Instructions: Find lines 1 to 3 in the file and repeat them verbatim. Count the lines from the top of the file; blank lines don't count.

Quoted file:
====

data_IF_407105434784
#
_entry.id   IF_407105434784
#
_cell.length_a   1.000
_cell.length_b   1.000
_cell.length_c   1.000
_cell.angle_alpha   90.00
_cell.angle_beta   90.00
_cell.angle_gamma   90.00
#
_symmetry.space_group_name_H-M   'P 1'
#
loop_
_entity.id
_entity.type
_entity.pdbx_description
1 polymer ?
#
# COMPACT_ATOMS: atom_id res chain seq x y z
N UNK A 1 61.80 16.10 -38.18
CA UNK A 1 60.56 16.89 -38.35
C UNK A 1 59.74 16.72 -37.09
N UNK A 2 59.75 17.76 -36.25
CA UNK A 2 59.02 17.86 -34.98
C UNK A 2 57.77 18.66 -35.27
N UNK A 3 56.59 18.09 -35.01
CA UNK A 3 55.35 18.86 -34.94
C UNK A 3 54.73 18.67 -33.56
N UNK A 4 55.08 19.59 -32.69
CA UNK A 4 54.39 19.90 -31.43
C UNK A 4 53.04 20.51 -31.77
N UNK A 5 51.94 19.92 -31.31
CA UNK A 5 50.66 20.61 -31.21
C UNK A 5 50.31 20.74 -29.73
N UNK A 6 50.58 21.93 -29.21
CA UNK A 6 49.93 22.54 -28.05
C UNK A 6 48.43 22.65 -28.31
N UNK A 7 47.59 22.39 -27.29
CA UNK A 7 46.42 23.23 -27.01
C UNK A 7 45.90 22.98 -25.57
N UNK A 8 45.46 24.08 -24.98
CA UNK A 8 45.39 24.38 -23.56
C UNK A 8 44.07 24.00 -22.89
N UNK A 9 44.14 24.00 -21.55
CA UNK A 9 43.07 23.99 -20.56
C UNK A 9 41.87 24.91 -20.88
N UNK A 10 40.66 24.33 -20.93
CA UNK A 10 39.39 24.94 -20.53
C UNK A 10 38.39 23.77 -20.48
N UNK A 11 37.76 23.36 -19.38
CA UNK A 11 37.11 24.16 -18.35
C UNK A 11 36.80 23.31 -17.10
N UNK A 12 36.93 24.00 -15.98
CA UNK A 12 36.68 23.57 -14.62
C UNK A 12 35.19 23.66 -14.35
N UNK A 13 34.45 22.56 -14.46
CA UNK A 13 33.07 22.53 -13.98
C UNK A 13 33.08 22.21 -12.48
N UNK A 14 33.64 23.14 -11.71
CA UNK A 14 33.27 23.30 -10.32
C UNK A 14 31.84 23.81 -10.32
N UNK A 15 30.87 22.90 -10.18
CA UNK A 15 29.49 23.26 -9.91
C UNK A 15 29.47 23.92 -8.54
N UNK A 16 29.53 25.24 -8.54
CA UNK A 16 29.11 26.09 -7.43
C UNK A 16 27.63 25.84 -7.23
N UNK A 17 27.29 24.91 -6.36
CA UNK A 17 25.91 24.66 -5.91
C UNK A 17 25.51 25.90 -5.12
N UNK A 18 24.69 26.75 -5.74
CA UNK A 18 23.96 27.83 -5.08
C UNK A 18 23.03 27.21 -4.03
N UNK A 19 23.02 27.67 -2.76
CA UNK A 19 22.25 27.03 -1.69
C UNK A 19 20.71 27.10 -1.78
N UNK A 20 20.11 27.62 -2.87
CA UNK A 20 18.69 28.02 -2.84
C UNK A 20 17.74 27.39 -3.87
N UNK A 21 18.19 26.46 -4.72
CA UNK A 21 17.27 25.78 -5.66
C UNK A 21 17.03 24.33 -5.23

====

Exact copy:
data_IF_407105434784
#
_entry.id   IF_407105434784